The only reason I was hesitant to commit to cutting out soft plastics was cheese. I love cheese: the two of us buy extra large, family size packages of aged white cheddar. Often when we think “there’s no food on the house”, it turns out the only thing we’re missing is cheese. Unfortunately, this culinary wonder (am I going too far?) invariably comes wrapped in cling film of plastic of some sort. And so, this week we underwent (cue deep, reverberating voice) “the quest for cheese”.
Actually, it wasn’t so bad. I was pretty sure we could get someone to put a block straight into my container at a small deli, but we were aiming for the major grocery stores since that’s where the majority of Canadians shop.
The first attempt garnered us blank stares and head shakes, but at the second store, after a bit of haggling and convincing (“I’ll take whatever kind of cheese you have. Yes, whatever you’ll give me. Yes, in this container. No, all by itself.”), we managed to purchase one of the most expensive blocks of cheddar cheese I have ever had. Contrary to the experience of Mrs. Green from My Zero Waste, our block of cheese cost twice as much as we would usually pay for it! Nevertheless, it was lovely cheese, and it’s good to know that even a major chain grocery store is willing to forgo packaging if you just ask.
It’s funny how, before we started this project, I wouldn’t have given a second thought to the plastic wrapping around my fromage. It seemed like an intrinsic part of the product. I had never considered that is was an option to just ask for it without the packaging.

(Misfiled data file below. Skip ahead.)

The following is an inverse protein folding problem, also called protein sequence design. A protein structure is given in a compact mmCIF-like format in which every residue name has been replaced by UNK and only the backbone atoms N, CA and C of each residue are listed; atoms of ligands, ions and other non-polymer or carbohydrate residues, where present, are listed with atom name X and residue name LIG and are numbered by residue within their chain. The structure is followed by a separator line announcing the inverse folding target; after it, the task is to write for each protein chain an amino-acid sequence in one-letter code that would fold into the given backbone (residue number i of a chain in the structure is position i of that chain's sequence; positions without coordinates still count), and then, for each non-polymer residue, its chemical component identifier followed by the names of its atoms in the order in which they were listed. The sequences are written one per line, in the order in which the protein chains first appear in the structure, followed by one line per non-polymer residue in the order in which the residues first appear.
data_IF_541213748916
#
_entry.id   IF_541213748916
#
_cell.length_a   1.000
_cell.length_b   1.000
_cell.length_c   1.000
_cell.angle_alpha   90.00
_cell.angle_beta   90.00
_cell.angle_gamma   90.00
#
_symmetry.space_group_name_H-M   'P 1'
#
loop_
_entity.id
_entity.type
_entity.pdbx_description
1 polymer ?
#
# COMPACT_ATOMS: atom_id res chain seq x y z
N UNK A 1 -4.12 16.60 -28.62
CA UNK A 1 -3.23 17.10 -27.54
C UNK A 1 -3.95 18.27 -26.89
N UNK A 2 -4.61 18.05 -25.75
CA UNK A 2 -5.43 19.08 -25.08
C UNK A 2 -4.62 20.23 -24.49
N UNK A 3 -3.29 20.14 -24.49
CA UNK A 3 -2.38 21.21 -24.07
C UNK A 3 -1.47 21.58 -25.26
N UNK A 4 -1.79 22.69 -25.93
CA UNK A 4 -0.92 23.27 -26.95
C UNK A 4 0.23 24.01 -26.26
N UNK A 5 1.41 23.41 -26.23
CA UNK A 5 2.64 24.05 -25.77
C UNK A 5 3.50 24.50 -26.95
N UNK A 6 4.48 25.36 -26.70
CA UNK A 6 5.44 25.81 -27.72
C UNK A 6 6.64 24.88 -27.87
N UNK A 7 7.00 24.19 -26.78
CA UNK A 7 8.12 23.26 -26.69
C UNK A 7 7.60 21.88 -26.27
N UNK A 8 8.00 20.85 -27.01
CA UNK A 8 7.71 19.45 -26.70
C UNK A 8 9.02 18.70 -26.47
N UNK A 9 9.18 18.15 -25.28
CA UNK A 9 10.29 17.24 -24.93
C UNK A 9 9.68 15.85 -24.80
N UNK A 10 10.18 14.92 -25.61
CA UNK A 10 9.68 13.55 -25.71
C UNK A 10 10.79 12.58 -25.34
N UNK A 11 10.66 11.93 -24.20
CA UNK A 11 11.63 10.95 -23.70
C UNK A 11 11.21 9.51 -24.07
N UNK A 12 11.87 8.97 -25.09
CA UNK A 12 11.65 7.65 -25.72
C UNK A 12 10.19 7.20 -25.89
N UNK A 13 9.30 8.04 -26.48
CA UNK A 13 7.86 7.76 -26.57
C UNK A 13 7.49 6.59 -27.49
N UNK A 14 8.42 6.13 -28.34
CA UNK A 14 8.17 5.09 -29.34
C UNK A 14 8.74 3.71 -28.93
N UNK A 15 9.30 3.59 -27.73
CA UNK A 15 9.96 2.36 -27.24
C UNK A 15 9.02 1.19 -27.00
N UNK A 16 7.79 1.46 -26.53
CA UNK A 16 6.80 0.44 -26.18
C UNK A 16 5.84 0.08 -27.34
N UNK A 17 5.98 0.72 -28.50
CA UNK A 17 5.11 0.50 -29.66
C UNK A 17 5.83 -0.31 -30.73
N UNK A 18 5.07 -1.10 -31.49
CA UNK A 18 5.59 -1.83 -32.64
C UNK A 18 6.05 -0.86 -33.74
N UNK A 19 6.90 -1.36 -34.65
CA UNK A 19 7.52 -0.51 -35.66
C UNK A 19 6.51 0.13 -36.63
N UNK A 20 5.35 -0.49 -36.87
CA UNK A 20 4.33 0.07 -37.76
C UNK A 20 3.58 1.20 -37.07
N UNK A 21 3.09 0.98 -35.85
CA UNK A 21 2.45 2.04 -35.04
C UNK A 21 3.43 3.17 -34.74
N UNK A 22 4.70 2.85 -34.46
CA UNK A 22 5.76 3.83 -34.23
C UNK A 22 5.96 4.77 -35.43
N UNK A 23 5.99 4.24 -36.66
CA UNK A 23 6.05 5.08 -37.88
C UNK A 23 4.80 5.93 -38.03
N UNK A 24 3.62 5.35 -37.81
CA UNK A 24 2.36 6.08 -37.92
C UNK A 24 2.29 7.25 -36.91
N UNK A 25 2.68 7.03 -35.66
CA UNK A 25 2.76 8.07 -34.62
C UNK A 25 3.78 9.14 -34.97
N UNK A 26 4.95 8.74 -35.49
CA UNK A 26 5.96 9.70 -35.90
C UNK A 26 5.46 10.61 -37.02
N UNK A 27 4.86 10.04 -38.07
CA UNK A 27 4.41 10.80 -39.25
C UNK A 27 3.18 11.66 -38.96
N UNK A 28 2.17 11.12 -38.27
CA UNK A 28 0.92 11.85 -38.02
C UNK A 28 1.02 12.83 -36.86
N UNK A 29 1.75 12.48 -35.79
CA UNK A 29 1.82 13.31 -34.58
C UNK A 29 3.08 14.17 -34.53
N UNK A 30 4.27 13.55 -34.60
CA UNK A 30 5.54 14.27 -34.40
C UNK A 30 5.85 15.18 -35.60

And then there are advocates of an alternative approach. Some people suggest that if the item you want comes in a package, simply leave the packaging at the checkout of the store. The theory here is that if enough people force retailers to be responsible for their waste, they will pressure the manufacturers to use less packaging. In some places, like Britain, governments are stepping in and actual have laws against excessive packaging.
A local example of this is London Drugs (large Canadian drug store chain) who has managed to reduce it’s waste by 40% and recently announced it will take back “all packaging associated with goods sold at and transported to stores” for recycling.
Can you believe I just used the word package/packaging 6 times in 8 sentences?